On Monday, June 28, the Ypsilanti District Library, located at 229 West Michigan Avenue in Ypsilanti, is hosting a workshop, presented by Lisa Bashert of the Ypsilanti Food Co-op, entitled “Beekeeping 101: Supporting Pollinators & Urban Honeybees.”
The workshop begins at 7 pm and will last about an hour and a half including time for your questions. The evening includes a film, “Pollinator Pyramid,” produced by Barbara Lucas, as well as information about the bee hives recently installed at the Growing Hope Center and The Farm operated near St. Joseph Mercy Hospital.
Lisa is very active in local food production and sustainable practices. You can find her at both Ypsilanti Farmers Markets managing the booth for Growing Hope. The Ypsi Farmers Market is open on Tuesday afternoon at Hamilton and Ferris and on Saturday morning next to the Freighthouse in Depot Town. Lisa works with the local honey project that is co-housed at the Ypsilanti Food Co-op, the Growing Hope Center building and grounds, and The Farm at St. Joe’s. She is a garden steward at Growing Hope and a former board member. Lisa is also an urban beekeeper. There are two hives at her Ypsilanti home.
The Beekeeping 101 workshop is a great opportunity to learn from a practicing expert how you can help the local bee pollinators either by volunteering at Growing Hope or in your backyard. Maybe there is a bee colony in your future.
The Beekeeping workshop fits in nicely with National Pollinator Week.
Thomas J Vilsack, US Secretary Agriculture, has declared National Pollinator Week for 2010 to be June 21 through June 27. The goal of National Pollinator Week is to increase our awareness of the necessity of pollinators in our habitat to produce flowers, fruits, and vegetables. Pollinators are vital to maintaining all of the plant life in a healthy water shed. What could be more important to healthy living than food and water.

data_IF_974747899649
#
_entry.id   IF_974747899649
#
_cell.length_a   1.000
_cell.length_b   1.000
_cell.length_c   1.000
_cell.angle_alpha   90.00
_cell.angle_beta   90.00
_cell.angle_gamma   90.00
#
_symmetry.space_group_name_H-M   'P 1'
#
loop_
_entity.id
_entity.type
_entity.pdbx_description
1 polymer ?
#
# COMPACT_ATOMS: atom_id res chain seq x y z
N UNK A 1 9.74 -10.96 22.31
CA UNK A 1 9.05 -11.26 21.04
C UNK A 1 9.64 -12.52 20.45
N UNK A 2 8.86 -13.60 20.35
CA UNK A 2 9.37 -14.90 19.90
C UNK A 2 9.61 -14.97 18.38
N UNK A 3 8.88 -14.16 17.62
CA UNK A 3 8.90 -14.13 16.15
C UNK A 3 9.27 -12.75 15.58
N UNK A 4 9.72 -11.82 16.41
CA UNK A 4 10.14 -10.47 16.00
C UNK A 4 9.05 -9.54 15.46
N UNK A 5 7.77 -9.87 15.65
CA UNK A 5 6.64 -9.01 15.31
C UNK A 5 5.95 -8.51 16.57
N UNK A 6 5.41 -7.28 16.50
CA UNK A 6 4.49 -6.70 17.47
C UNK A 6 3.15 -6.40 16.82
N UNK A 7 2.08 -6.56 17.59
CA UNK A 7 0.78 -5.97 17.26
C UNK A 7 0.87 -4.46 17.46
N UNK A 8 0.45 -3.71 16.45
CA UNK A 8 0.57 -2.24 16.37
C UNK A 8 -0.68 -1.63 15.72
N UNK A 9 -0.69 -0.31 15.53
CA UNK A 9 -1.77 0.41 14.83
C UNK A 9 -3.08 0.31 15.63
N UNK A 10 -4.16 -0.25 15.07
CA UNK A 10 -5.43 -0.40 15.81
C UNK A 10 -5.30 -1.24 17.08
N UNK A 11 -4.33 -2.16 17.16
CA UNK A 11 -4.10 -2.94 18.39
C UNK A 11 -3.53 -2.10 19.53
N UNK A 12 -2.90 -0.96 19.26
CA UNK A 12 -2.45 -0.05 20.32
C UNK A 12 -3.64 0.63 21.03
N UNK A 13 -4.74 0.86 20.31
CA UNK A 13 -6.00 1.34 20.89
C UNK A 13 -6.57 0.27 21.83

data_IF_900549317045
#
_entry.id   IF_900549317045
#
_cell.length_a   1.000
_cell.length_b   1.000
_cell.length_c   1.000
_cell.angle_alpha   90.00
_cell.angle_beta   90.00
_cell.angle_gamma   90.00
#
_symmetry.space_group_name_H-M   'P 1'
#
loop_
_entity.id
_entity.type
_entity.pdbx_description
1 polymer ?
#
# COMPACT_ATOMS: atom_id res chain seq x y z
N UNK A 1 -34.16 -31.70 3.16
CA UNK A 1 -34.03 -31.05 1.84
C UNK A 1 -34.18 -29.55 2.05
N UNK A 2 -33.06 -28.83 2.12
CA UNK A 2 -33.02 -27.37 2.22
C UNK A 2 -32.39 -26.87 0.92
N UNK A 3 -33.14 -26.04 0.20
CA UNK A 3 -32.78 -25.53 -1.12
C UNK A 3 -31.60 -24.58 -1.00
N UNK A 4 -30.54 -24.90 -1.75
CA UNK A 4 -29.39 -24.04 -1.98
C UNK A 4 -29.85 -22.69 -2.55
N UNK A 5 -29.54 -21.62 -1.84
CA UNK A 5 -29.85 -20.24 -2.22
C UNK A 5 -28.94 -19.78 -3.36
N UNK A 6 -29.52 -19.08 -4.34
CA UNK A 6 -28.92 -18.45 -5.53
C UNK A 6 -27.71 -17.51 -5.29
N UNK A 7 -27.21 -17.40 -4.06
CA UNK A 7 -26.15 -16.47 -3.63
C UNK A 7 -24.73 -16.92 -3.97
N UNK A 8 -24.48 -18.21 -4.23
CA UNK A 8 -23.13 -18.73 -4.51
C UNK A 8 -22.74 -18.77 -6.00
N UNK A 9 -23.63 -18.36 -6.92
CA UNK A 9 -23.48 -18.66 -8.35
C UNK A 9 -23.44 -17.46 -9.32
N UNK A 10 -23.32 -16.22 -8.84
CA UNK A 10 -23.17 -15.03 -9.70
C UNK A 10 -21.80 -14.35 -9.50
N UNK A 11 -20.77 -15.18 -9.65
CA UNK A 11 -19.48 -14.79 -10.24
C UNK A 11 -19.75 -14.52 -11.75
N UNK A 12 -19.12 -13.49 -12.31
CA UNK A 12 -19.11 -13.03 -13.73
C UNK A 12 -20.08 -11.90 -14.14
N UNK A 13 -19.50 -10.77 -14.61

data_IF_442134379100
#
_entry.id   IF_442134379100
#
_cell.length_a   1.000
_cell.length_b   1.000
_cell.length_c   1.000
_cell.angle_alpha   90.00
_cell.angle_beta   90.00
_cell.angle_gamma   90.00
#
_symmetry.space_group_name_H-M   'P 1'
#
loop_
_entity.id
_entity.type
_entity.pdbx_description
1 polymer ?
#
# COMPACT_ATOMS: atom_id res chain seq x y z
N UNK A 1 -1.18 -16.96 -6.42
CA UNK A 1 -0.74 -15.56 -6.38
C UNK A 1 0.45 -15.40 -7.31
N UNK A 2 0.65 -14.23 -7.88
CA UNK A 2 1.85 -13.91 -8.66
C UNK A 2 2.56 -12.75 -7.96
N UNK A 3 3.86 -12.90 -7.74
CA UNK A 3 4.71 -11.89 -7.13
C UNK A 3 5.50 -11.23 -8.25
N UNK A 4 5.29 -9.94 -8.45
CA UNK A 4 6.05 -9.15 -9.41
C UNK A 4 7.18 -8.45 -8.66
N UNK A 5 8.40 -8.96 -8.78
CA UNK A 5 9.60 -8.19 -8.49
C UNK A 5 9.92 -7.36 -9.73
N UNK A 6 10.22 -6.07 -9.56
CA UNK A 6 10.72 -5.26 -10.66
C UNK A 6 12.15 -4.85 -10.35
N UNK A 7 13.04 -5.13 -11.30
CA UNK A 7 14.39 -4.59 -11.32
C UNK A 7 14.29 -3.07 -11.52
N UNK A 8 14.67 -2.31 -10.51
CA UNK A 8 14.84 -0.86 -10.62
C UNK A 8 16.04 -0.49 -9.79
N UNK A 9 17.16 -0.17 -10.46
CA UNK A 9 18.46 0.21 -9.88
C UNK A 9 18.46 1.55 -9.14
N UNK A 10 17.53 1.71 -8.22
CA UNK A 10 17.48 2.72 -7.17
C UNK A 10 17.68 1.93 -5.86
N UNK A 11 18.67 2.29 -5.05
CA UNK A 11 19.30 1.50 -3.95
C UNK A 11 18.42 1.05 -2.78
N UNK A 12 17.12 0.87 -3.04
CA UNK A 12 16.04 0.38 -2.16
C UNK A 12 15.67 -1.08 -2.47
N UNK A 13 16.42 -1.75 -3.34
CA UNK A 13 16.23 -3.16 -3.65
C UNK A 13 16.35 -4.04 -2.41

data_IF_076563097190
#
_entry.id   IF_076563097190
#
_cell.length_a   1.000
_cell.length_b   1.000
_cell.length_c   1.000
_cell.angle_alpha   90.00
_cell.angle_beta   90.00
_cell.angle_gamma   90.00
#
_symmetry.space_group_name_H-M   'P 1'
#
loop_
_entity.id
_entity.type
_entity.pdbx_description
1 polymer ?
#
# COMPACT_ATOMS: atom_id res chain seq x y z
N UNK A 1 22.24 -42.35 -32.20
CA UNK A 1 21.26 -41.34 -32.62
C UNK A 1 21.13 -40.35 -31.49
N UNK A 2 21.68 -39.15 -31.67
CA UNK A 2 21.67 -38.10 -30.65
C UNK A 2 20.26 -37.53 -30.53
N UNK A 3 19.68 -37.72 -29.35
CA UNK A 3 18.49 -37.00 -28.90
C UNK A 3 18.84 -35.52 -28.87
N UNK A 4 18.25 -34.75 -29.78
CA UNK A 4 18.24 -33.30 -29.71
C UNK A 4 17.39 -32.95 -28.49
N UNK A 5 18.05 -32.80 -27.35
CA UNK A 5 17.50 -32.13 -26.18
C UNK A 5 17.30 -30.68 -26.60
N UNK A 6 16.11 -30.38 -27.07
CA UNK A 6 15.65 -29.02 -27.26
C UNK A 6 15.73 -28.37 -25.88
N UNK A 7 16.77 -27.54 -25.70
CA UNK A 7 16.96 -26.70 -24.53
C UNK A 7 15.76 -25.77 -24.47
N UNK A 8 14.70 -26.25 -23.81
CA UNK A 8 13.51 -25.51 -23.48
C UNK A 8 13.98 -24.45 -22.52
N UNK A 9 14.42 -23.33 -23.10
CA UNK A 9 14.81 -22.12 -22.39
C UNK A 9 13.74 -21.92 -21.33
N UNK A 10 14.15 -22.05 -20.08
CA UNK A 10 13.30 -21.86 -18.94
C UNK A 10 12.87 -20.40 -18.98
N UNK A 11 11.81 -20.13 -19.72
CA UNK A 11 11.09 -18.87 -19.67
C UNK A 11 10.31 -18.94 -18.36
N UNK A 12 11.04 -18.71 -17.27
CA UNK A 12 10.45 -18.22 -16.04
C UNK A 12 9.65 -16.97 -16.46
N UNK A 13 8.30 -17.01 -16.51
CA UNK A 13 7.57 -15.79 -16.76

The Pollinator Partnership is a good source of information about pollinators.
The pollinators in our part of the world include bees, butterflies, flies, moths, birds (especially hummingbirds), beetles, bats, and the wind. Pressures on our environment are making life harder for some of these pollinators. They need our help. In order to survive and thrive, pollinators need a source of food, shelter, and water. By providing access to these necessities in your yard, you are helping the growing cycle.
The pollinator’s food is nectar from flowers. One way to encourage pollinators is maintaining a landscape with plants that bloom at different times throughout the growing season. Make it a goal to have something in bloom all the time. Shelter for a pollinator includes trees and shrubs of different heights and species, leaf piles, dead wood on the ground, bare ground, and sometimes specially built structures such as bee boxes. Water sources are moving water, ponds, and containers of fresh clean water. Provide as much shelter and water as you can.
Here in Southern Michigan, we are part of the Eastern Broadleaf Forest. A planting guide for our area is available through the Pollinator Partnership website. The guide is a collaboration of the National Fish and Wildlife Foundation, the C.S. Fund, the Plant Conservation Alliance, the U.S. Forest Service, and the Bureau of Land Management with oversight by the Pollinator Partnership. Beneficial planting includes trees, shrubs, and flowers. Some of the flowering plants they list are:
- red columbine
- daisy fleabanes
- trout lily
- joe-pye weed
- black-eyed Susans
- trumpet honeysuckle
- Virginia creeper
- Virginia bluebells
The guide suggests, “Tolerate a little mess – leave dead snags and leaf litter, keep areas bare for ground nesting insects, and leave some weeds that provide food for pollinators. Provide safe access to clean water.”
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